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From laser produced Debye layers in plasma to a theory of nuclear forces and quark-gluon plasmas

Published online by Cambridge University Press:  06 March 2006

Department of Theoretical Physics, University of New South Wales, Sydney, Australia


A new theory for the nuclear forces for confining the nucleons in a nucleus was derived from a generalization of the Debye layer as known from the plasma ablation at laser irradiation where the temperature is substituted by the Fermi energy of the statistics of nucleons. The first convincing proof is by using the empirical density of the nucleons defining their Fermi energy to arrive at a Debye length of about 3 fm as measured by Hofstadter for the decay of the nucleon density at the surface of heavy nuclei. Taking then the surface tension of plasmas with the same steps of substituting temperature by Fermi energy, the surface energy of nuclei is always too small against the nucleon enthalpy to confine the nucleons until equilibrium is reduced at about such high densities reproducing the well known radii of nuclei. The Hofstadter decay can be interpreted as the inhomogeneous wave of the nucleons by Wigner scattering at the nuclear surface similar to the Goos-Haenchen effect. By this way, nuclei are possible only until uranium or curium by a Boltzmann equilibrium process explaining the endothermic generation of heavy nuclei. At about six times higher nucleon density, the Fermi statistics changes into its relativistic branch resulting in a surface energy always smaller than before, and the mass and density independence indicates that one cannot distinguish between the state as in a neutron star or as a quark-gluon plasma. The steps from the ablation of laser produced plasma via a quantum theory of the surface tension in metals to the new nuclear force theory are explained. A consideration of the magic numbers indicates a quark-shell structure of nuclei.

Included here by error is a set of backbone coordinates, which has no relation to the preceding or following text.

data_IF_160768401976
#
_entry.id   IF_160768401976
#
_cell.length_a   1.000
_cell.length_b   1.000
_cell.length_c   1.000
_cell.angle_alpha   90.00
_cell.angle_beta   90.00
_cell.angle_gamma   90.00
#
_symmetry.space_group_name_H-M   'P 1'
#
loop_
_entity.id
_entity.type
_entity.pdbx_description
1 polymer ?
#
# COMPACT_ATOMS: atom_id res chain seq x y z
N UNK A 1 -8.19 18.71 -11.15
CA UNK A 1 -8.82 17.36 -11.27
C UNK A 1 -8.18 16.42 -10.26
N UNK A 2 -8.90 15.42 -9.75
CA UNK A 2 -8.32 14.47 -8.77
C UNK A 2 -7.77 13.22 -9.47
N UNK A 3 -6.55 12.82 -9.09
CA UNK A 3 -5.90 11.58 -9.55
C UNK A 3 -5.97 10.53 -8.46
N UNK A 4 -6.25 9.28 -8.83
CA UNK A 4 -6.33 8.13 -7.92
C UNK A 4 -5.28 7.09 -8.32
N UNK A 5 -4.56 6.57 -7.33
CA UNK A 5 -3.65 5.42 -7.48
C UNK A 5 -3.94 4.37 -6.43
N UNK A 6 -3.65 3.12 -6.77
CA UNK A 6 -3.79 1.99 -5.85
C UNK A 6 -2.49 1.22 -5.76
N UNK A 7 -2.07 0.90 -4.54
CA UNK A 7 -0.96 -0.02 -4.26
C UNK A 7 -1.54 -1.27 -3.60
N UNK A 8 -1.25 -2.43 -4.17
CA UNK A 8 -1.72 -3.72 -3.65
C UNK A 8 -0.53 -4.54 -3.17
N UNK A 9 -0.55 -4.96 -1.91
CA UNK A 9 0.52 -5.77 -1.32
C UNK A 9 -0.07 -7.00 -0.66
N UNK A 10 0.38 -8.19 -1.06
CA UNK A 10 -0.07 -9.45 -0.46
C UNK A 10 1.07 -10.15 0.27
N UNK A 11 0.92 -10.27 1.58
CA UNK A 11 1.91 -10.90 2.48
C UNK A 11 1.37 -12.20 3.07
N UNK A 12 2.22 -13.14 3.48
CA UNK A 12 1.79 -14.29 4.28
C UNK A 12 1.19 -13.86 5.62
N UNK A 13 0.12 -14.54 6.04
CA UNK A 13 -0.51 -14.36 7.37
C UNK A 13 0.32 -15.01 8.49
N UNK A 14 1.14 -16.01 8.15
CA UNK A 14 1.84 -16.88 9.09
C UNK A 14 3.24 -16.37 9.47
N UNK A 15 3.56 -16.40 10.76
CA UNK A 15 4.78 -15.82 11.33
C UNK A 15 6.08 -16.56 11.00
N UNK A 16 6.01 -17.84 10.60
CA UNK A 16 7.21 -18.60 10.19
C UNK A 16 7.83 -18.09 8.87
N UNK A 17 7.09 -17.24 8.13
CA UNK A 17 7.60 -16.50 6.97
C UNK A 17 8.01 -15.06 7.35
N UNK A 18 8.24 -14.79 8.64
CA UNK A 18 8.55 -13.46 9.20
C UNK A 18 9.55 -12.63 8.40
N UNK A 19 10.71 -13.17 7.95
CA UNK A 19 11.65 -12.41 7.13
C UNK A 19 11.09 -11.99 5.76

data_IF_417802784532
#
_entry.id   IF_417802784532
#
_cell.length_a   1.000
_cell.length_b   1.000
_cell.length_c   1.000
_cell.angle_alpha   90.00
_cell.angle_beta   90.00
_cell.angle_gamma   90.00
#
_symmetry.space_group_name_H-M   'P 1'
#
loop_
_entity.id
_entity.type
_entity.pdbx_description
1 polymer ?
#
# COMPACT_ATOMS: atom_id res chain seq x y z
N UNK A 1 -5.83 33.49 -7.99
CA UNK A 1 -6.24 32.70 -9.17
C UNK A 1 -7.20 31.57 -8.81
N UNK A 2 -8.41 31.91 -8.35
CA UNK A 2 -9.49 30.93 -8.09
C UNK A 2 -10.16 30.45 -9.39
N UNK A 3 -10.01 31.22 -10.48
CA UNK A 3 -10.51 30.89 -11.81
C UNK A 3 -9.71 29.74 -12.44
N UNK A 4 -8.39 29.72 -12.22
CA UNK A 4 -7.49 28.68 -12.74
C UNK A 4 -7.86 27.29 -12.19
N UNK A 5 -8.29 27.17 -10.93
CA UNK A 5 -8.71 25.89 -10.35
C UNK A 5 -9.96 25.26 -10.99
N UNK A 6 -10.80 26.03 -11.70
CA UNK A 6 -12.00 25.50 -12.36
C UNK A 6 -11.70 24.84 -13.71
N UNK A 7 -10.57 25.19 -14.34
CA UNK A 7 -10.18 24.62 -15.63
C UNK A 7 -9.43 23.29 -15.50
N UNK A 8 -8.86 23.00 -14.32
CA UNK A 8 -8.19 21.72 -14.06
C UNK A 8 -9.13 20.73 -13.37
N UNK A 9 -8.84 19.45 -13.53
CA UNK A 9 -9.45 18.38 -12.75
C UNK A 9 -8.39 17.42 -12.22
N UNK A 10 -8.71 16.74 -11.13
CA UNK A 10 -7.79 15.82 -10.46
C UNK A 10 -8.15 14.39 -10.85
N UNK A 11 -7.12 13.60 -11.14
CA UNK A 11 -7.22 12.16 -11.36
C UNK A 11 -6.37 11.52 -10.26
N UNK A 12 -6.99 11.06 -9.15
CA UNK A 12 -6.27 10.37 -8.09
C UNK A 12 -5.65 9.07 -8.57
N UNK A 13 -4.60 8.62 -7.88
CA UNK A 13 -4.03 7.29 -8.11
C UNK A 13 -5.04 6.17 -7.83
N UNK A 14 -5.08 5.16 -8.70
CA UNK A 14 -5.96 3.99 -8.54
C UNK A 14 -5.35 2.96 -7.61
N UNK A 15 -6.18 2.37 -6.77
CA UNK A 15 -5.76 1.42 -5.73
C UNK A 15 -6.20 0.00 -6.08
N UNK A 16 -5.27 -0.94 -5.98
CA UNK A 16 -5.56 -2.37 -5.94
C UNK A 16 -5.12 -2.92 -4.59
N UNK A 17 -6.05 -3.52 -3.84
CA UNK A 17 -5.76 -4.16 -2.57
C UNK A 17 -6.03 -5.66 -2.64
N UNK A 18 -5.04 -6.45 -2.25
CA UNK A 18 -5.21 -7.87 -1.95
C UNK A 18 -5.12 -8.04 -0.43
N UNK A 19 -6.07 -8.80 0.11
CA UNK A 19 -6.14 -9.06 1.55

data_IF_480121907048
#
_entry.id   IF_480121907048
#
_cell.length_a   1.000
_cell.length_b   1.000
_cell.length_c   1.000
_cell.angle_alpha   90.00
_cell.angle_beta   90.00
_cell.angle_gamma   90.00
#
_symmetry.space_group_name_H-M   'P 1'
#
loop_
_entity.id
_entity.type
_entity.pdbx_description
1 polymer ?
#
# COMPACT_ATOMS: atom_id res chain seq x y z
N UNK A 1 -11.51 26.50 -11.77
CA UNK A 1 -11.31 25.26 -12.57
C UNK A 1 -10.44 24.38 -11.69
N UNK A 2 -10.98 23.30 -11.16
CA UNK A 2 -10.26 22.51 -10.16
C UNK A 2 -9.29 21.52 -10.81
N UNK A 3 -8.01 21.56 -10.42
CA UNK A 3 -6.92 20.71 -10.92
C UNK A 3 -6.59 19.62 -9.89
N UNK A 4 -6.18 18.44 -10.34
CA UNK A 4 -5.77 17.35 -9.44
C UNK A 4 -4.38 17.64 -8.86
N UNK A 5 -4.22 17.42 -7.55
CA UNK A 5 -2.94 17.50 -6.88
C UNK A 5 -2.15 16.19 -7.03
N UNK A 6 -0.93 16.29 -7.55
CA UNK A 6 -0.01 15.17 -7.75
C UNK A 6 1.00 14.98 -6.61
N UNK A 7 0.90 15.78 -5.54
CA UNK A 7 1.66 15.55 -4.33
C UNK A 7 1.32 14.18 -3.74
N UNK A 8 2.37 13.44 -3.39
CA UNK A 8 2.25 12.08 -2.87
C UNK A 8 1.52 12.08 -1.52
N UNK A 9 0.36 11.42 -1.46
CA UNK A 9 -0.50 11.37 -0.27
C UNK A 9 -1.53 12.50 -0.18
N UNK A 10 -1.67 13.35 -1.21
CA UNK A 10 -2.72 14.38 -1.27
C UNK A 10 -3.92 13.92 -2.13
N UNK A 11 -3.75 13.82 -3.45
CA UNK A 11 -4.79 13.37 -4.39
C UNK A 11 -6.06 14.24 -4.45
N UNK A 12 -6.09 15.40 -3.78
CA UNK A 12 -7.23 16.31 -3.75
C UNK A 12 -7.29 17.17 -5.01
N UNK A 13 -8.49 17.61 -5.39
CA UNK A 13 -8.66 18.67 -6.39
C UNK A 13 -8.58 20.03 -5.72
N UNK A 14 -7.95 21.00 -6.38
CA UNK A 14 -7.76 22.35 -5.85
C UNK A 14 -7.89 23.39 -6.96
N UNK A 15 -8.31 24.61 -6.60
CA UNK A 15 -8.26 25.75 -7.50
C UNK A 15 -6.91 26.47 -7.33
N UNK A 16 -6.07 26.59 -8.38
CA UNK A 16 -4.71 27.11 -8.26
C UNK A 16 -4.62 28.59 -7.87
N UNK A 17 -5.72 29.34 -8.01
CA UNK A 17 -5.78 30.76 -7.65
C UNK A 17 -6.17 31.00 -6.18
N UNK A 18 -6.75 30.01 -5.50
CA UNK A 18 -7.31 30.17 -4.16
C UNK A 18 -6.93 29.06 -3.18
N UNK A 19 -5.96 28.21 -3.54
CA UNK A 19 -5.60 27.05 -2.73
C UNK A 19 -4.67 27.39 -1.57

Research Article
© 2006 Cambridge University Press

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